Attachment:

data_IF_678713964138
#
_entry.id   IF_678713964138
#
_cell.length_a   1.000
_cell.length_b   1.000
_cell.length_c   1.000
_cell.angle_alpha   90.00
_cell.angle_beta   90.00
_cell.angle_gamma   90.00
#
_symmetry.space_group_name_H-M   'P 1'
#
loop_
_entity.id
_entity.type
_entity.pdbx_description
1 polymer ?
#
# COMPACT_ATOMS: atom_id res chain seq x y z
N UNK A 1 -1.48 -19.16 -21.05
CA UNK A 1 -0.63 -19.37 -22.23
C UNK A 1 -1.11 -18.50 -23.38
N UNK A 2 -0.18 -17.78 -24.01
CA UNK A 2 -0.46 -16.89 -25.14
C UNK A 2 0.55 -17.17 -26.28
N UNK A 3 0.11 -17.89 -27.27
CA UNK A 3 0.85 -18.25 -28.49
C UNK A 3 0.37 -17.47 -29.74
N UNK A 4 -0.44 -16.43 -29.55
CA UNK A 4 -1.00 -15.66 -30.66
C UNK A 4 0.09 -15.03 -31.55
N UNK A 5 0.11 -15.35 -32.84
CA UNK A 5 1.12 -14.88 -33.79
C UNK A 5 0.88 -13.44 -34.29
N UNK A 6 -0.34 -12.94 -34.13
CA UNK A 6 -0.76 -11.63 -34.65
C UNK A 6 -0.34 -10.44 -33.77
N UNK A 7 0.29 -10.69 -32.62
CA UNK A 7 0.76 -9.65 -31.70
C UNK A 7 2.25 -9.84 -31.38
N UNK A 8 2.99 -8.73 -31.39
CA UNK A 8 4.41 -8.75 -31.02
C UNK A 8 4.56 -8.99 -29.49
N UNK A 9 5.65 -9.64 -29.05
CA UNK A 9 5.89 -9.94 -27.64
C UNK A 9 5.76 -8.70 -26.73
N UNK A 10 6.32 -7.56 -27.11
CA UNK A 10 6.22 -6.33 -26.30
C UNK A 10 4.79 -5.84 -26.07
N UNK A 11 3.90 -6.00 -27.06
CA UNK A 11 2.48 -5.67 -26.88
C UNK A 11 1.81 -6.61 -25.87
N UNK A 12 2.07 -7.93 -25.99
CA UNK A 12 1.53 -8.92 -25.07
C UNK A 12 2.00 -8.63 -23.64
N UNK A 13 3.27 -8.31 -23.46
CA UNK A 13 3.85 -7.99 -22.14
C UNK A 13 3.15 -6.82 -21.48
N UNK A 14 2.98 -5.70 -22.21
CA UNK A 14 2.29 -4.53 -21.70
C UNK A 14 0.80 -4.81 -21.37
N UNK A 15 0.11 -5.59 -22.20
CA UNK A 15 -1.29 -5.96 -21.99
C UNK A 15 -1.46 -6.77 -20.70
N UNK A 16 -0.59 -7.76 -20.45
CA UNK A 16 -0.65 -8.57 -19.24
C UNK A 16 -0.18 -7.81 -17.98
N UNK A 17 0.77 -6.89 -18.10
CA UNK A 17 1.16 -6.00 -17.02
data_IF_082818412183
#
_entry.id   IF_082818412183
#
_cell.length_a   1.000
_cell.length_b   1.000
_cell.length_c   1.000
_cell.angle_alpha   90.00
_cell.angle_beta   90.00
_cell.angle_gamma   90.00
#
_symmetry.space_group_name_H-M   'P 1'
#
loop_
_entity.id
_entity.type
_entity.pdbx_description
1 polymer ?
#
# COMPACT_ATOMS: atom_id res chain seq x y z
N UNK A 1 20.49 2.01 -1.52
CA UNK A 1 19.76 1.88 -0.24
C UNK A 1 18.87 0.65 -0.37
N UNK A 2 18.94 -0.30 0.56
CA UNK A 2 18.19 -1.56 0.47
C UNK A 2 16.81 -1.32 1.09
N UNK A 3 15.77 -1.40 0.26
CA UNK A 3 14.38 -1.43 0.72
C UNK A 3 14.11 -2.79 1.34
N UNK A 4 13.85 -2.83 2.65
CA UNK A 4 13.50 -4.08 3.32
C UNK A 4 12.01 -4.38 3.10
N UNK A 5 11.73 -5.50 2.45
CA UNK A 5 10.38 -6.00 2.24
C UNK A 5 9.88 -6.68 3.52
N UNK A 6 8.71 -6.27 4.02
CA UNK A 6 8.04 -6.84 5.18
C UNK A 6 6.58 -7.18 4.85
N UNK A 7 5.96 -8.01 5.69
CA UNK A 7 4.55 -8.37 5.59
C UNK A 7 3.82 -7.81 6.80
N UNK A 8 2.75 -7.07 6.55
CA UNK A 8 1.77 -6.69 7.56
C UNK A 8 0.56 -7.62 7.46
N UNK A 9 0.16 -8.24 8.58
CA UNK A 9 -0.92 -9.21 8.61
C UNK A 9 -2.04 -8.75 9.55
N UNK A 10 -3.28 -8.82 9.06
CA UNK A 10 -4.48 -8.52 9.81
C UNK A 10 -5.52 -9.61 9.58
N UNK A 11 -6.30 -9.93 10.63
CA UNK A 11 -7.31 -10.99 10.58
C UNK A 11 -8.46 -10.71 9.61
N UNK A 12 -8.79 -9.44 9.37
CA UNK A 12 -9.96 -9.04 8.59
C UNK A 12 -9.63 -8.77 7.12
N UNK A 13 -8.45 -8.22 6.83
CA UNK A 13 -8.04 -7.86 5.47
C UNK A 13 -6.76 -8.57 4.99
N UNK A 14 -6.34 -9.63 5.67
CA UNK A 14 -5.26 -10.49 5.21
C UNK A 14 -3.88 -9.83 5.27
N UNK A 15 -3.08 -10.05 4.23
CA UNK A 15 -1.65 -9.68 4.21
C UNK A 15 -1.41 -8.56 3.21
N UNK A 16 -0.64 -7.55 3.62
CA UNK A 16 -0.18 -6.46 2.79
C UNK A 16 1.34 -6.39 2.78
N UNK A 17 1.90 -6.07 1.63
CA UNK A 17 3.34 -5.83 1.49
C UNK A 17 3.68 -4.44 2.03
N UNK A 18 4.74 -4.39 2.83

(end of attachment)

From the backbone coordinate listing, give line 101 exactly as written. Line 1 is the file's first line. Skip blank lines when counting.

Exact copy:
CA UNK A 4 13.50 -4.08 3.32